When social media was young, it was obvious that it had some pathologies — perverse incentives that drove people toward antisocial behaviour. Back in those days, a company named Flickr did some radical things that made it (briefly) the best social network on the internet (until Yahoo bought it and all but destroyed it): among other things, Flickr did not publicly display follower or favorite counts, and it would allow you to export all of your data to any rival service, provided that the rival service would implement an export function that let you change your mind and switch back to Flickr, creating a kind of mutual network of anti-lock-in services.
(Flickr also implemented by favorite feature of all time: the ability to reply to email notifications of in-network private messages by replying in email, rather than visiting the website and typing your reply there. Yahoo killed this almost immediately following the acquisition).
The result was a service in which people participated in a gift economy of following and liking, not because of social signals that told them what was popular among their peers, but because of genuine affinity. You still got to know about it when people followed and liked your work, but unless you took the (unseemly) step of publishing those facts, no one else would. It was a beautiful, fragile thing.
Since then, social media has been overtaken by metrics, which are driven in large part by the vicious cycle of advertisers wanting to know which influencers are worth paying; and by toxic fan battles to make your favorite social media accounts gain followers and likes, and to downrank your favorites' rivals.
Paris Martineau writes in Wired about the fraught business of "demetrification" — hiding metrics on social media, and the problems this creates (despite the many benefits, it turns off some of the dopamine drips that users love, and they complain loudly as a result).
One issue that Martineau doesn't delve into is what happens when businesses (like advertisers and influencers) depend on metrics but don't trust (or can't see) the metrics they need: new businesses pop up to produce "neutral" third-party metrics. These intermediaries don't work for the service, or the people whose accounts are being metered, or even for advertisers, and often turn into sketchy data-brokers who capture more and more value while increasing the risks to everyone else.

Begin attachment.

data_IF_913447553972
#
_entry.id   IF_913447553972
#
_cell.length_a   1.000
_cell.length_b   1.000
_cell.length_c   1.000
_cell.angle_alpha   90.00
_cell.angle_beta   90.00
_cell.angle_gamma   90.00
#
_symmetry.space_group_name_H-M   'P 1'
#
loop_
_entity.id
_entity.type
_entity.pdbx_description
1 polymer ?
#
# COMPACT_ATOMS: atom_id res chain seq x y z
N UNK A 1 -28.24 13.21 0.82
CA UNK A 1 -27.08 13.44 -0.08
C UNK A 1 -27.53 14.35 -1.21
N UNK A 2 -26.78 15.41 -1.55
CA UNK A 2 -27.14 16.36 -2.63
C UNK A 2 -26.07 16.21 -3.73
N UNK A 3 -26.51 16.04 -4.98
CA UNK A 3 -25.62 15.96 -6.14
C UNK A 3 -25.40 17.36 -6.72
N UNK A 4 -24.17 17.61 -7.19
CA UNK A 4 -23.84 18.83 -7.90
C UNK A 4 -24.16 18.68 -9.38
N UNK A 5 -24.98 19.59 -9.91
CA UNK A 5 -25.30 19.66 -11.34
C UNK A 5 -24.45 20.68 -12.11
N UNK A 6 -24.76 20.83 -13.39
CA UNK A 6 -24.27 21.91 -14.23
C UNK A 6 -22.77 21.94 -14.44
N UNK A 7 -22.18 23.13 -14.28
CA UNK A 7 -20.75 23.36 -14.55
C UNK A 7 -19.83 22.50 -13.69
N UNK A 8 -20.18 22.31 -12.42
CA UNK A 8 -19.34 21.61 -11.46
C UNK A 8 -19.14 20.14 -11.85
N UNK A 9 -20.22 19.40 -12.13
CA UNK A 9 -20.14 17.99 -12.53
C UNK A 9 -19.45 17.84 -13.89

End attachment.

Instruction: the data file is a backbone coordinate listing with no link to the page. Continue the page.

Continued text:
On August 29, YouTube quietly updated its May blog post about the change to say it would now be introduced to users gradually in September, though it doesn't appear to have been implemented yet. The company also gave a different explanation for the reasoning behind the partial demetrication: user health.
"Beyond creating more consistency, this addresses creator concerns about stress and wellbeing, specifically around tracking public subscriber counts in real time," noted the update. "We hope this helps all creators focus on telling their story, and experience less pressure about the numbers."
Phillips, the media manipulation researcher, says that demetrication, if done correctly, could improve online discourse. "Content creators suddenly wouldn't have an immediate gauge of what to do. And that could have a potentially interesting and unpredictable impact on people's brands," said Phillips. "The potential positive is that content creators who are dealing in conspiracy theori[es] and [extremism] would not themselves become more radical."
But she says it's highly unlikely that platforms will implement these features widely enough to make a noticeable difference—it would be bad for business.
Would the Internet Be Healthier Without 'Like' Counts? [Paris Martineau/Wired]